# Learning and Optimization in Côte d'Azur 2024

**September 23-25, 2024**

The workshop focuses on optimization applied to solving problems in imaging and machine learning. This event will bring together experts to explore the latest advancements in these themes. Participants will have the opportunity to exchange innovative ideas to tackle current challenges in optimization and machine learning.

## Speakers #

- Aurélien Bellet (Inria)
- Jérôme Bolte (Toulouse School of Economics)
- Claire Boyer (Université Paris-Saclay)
- Anna Korba (ENSAE)
- Jérôme Malick (CNRS, Université Grenoble-Alpes)
- Gabriel Peyré (CNRS, École Normale Supérieure)
- Gabriele Steidl (TU Berlin)
- Eloi Tanguy (Université Paris-Descartes)

## Location #

The workshop will take place at the I3S institute, room 007, Université Côte d’Azur, Sophia-Antipolis, France.

## Schedule #

### September 23: Mini-course #

- 13:30: Registration & Welcome
- 14:00-15:30: Mini-course “Optimal Transport in Machine Learning” by Elsa Cazelles
- 15:30-16:00: Coffee break
- 16:00-17:30: Mini-course “Optimal Transport in Machine Learning” by Elsa Cazelles

### September 24: Conference #

- 09:00-09:30: Welcome
- 09:30-10:30: Jérôme Bolte

**A bestiary of counterexamples in smooth convex optimization**

Abstract: Counterexamples to some old-standing optimization problems in the smooth convex coercive setting will be provided. For instance, block-coordinate descent, steepest descent with exact search or Bregman descent methods do not generally converge. Other failures of various desirable features will be discussed: directional convergence of Cauchy’s gradient curves, convergence of Newton’s flow, finite length of Tikhonov path, convergence of central paths, or smooth Kurdyka-Lojasiewicz inequalities. All examples are planar. These examples rely on a new convex interpolation result: given a decreasing sequence of positively curved C^k smooth convex compact sets in the plane, we can interpolate these sets through the sublevel sets of a C^k smooth convex function where k ≥ 2 is arbitrary.

- 10:30-11:00: Coffee break
- 11:00-12:00: Jérôme Malick

**Towards more resilient, robust, responsible decisions**

This talk will be a gentle introduction to — and a passionate advocacy for — distributionally robust optimization (DRO). Beyond the classical empirical risk minimization paradigm in machine learning, DRO has the ability to effectively address data uncertainty and distribution ambiguity, thus paving the way to more robust and fair models. In this talk, I will highlight the key mathematical ideas, the main algorithmic challenges, and some versatile applications of DRO. I will insist on the statistical properties of DRO with Wasserstein uncertainty, and I will finally present an easy-to-use toolbox (with scikit-learn and PyTorch interfaces) to make your own models more robust.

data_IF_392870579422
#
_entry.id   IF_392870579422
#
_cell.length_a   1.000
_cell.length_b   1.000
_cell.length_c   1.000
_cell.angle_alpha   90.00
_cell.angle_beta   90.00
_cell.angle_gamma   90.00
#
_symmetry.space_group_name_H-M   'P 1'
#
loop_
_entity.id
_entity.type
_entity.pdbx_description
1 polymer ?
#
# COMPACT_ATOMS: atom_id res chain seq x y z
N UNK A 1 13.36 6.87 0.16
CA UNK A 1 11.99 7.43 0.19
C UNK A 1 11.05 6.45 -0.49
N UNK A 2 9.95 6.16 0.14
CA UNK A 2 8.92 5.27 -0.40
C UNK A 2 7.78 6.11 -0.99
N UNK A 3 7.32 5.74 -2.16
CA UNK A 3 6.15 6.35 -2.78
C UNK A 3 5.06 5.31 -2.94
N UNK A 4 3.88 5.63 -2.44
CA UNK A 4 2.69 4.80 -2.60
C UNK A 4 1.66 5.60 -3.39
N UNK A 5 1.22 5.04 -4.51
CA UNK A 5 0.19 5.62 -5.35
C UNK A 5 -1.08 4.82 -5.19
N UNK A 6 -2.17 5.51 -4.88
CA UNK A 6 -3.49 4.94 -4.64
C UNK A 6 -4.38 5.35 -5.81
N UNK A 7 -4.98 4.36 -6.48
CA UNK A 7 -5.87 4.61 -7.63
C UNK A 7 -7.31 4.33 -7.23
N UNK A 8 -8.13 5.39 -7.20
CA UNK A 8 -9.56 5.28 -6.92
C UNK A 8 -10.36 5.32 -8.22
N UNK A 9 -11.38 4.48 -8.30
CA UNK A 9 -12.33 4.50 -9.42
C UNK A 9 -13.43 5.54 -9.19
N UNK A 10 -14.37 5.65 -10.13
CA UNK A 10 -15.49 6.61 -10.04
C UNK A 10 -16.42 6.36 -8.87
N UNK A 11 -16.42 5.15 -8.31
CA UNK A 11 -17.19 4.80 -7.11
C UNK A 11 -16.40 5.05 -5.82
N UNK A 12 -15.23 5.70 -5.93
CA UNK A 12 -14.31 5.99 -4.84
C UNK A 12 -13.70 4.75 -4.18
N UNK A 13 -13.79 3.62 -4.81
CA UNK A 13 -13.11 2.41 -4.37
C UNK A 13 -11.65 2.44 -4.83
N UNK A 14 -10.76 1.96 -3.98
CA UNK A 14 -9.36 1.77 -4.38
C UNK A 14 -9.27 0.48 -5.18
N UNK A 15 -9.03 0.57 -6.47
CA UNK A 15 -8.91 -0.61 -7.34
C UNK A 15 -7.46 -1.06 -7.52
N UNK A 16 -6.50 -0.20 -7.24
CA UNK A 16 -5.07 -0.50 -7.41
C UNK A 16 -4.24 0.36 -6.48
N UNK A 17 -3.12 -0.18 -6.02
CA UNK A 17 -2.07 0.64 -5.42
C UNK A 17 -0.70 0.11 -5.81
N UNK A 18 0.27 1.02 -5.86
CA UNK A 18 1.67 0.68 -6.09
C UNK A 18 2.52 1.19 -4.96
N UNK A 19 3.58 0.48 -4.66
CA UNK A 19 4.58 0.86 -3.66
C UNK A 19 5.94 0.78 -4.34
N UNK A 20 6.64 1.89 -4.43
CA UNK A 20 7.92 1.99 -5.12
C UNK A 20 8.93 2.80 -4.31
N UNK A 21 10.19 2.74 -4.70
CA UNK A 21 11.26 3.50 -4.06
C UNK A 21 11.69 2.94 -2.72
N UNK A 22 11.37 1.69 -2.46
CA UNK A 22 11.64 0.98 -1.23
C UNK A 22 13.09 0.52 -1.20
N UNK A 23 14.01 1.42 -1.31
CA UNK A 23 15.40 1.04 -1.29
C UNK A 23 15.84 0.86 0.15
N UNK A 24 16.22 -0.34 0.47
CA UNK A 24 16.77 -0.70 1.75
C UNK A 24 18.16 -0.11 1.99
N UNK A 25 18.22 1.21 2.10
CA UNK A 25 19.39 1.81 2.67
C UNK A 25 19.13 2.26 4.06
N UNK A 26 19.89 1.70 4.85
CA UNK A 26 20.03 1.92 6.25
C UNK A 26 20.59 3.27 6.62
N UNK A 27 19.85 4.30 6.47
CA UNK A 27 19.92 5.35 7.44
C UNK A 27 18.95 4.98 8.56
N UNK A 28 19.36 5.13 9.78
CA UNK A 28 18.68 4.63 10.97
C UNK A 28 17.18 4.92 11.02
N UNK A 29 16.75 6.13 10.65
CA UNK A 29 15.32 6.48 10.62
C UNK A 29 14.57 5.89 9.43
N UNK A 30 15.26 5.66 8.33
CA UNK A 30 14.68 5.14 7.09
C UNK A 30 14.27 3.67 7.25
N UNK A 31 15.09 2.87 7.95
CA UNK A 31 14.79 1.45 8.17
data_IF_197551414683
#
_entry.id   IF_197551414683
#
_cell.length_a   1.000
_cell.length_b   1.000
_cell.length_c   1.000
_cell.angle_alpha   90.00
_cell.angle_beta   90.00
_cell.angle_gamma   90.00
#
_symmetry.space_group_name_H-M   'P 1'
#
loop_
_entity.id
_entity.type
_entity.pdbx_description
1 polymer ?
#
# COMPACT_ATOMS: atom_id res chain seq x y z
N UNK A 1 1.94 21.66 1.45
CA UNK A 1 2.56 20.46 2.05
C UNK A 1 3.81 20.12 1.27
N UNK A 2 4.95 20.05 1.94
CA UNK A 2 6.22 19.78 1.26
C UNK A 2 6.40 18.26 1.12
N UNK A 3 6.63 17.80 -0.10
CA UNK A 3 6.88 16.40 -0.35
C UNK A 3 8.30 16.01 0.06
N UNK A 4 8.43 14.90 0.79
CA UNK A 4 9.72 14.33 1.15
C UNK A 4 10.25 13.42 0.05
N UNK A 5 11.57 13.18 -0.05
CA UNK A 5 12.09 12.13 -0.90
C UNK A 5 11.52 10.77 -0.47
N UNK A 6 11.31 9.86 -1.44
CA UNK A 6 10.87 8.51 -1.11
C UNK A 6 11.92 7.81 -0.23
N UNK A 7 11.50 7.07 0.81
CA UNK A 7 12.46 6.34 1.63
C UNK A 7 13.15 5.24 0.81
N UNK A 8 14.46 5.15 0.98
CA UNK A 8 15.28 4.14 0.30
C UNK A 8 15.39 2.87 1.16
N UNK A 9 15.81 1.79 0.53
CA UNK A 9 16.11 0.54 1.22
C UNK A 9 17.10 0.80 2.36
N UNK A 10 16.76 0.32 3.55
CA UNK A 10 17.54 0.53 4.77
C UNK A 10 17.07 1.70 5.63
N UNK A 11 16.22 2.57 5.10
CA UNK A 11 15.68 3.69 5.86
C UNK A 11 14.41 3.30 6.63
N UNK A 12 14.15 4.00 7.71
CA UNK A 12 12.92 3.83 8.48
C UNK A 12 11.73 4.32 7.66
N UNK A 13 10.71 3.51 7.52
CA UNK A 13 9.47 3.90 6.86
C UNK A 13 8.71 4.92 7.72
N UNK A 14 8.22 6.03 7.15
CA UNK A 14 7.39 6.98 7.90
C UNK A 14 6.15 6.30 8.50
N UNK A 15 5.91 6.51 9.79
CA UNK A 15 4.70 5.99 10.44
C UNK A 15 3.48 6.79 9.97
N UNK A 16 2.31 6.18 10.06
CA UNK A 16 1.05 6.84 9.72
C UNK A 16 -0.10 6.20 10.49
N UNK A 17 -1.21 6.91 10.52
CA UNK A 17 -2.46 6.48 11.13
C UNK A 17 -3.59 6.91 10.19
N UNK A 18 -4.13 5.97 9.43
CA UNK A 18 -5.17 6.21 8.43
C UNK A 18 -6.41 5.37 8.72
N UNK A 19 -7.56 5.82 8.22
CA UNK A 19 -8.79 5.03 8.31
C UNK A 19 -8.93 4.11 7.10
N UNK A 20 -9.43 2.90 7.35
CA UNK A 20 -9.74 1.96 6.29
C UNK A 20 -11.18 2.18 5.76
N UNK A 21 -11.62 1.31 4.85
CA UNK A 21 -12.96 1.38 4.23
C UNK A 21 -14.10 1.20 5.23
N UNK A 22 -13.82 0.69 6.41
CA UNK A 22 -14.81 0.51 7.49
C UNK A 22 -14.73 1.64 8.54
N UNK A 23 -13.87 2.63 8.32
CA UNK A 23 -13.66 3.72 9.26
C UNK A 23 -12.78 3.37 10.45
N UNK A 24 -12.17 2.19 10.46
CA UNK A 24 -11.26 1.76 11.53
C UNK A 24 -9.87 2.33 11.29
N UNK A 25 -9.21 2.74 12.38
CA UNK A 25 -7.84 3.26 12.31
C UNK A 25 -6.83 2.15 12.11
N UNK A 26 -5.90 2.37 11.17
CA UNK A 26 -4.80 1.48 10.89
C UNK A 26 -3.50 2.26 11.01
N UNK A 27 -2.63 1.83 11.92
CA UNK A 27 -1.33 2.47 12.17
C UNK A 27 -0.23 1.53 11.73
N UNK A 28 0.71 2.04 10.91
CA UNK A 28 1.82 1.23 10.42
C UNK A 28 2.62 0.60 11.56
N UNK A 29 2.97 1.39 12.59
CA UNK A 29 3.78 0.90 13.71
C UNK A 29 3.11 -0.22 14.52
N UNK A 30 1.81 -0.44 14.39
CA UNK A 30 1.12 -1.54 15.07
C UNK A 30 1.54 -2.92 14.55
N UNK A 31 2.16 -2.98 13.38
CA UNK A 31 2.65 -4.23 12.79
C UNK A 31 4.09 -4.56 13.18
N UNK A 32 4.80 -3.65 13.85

- 12:00-14:00: Lunch
- 14:00-15:00: Claire Boyer

**A primer on physics-informed learning**

Abstract: Physics-informed machine learning combines the expressiveness of data-based approaches with the interpretability of physical models. In this context, we consider a general regression problem where the empirical risk is regularized by a partial differential equation that quantifies the physical inconsistency. Practitioners often resort to physics-informed neural networks (PINNs) to solve this kind of problem. After discussing some strengths and limitations of PINNs, we prove that for linear differential priors, the problem can be formulated directly as a kernel regression task, giving a rigorous framework to analyze physics-informed ML. In particular, the physical prior can help in boosting the estimator convergence.

- 15:00-15:30: Coffee break
- 15:30-16:30: Eloi Tanguy

**Optimisation Properties of the Discrete Sliced Wasserstein Distance**

Abstract: For computational reasons, the Sliced Wasserstein distance is commonly used in practice to compare discrete probability measures with uniform weights and the same amount of points. We will address the properties of this energy as a function of the support of one of the measures. We study the regularity and optimisation properties of this energy, as well as its Monte Carlo approximation (estimating the expected SW using samples on the projections), including both the asymptotic and non-asymptotic statistical properties of the estimation. Finally, we show that in a certain sense, stochastic gradient descent methods that minimise these energies converge to (generalised) critical points, with an extension to training generative neural networks.

### September 25: Conference #

- 09:30-10:30: Anna Korba